Links to Resources: The unnamed narrator counts what she sees as she travels. Young listeners can also count what they see, either in the illustrations, in a room, house or garden, or during a journey. The narrator also counts clouds and finds shapes there, another possible activity for a young listener.

As I mentioned in my review of Mama’s Nightingale, there are a few teacher and classroom resources available online to explore immigration: Scholastic’s Immigration Stories: Yesterday and Today, focuses primarily on the Ellis Island experience, but includes oral histories, including child immigrants from more recent eras; TeachersFirst provides fiction lists by topic by age, including immigration–themed picture books.

Groundwood Books made a donation to IBBY to mark the publication of Two White Rabbits. To find out more about this not-for-profit organization that brings books and children together, click here. For a selection of other picture books exploring the theme of Latin American migration, click here.

Finally, for those looking to celebrate International Children’s Book Day, find ideas at Busyteacher.org, or read something by, or about,  Hans Christian Andersen, whose birthday was 2 April 1805.

Why I Like this Book: “Haunting” and “understated” are two words that run through online reviews. I would agree. We never quite know where the young narrator and her father come from, to where they journey, nor even the reason for the journey. We do know they are alone, except for a stuffed rabbit, the coyote (chucho) that joins them early in the story and the two white rabbits, a gift from an unnamed boy. The girl also alludes to the difficulty of the journey, “’Where are we going?’ I ask sometimes, but no one answers.”

Much of the reality of the situation is revealed through the illustrations: a tent city along railroad tracks; people riding atop the trains; soldiers; a toy “train” with soldiers and riders atop the carriages; the two rabbits heading towards a fence – will they be able to find a way through?

The plight of migrants is a topic that many adults don’t understand let alone are able to explain to young children. This is a timely book that could help spur discussion on many levels.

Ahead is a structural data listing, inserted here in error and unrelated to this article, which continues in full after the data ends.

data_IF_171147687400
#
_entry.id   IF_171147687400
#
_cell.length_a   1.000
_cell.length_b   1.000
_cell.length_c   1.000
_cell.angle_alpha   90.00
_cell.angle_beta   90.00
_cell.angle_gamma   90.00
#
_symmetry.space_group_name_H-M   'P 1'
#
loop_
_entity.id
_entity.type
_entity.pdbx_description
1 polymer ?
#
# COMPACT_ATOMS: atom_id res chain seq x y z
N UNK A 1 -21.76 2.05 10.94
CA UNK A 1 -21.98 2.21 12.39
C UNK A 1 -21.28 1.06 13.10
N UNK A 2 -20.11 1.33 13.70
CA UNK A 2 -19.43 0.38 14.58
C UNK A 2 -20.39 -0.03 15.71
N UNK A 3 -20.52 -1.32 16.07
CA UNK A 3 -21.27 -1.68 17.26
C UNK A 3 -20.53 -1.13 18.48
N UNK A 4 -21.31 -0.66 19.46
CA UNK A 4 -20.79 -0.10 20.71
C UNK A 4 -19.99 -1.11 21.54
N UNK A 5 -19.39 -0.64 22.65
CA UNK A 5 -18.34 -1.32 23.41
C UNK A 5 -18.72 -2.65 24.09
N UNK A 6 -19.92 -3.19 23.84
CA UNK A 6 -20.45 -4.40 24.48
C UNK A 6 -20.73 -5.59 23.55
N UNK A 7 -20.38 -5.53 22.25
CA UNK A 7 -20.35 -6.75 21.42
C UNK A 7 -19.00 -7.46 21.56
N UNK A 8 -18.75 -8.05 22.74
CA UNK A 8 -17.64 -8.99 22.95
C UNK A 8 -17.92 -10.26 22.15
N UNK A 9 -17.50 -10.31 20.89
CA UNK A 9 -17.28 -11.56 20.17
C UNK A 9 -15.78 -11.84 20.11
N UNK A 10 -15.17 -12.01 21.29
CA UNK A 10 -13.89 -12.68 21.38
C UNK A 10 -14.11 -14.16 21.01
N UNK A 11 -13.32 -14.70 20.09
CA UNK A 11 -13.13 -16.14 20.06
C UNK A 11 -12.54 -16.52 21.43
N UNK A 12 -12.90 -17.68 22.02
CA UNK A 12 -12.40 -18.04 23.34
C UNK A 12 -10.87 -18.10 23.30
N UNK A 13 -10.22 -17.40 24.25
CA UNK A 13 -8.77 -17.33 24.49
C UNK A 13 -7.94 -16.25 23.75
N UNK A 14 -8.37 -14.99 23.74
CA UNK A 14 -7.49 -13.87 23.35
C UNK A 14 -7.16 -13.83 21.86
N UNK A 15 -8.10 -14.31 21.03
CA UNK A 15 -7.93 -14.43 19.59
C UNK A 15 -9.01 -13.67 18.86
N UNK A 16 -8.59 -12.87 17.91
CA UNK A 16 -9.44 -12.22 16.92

This Perfect Picture Book entry is being added to Susanna Hill’s Perfect Picture Books list. Check out the other great picture books featured there!

Perfect Picture Book Friday: One Family

I learned of this book last fall, just as we were heading into that prime family time: the holidays. I looked in the library, couldn’t find it there (yet), but I luckily managed to find it at a favorite indie bookstore while (theoretically) shopping for holiday gifts. I’m so happy I did, as this is a book that will be at the front of our family bookshelves for generations to come.

9780374300036_p0_v1_s118x184Title: One Family

Written By: George Shannon

Illustrated By: Blanca Gómez

Farrar, Straus and Giroux, 2015

Suitable for Ages: 4-6

Themes/Topics: Family; Counting; Diversity; Inclusivity; Community

Opening: “One is one. One lamp. One clock. One book to share.”

Brief Synopsis: In this richly-illustrated counting book, one stretches to ten, as collective nouns contain increasing numbers of items and the family illustrated in each two-page spread increases in number until, finally, we return to one world, one earth, one family, in which we all are included.

Links to Resources: Find other collective nouns and look to see whether all items in each group are the same or different; draw a picture of your family; make a family tree (note: this could include pictures of family members and ancestors, or could creatively show each family member’s character).

Why I Like this Book: The sparse, poetic language and rich illustrations make this a beautiful book. The diversity of families and settings and inclusivity add to its appeal. And the illustrated portraits on the inside covers create a story unto themselves. This truly is “one book to share” with children and grandchildren.

This Perfect Picture Book entry is being added to Susanna Hill’s Perfect Picture Book List. Check out the other great picture books featured there!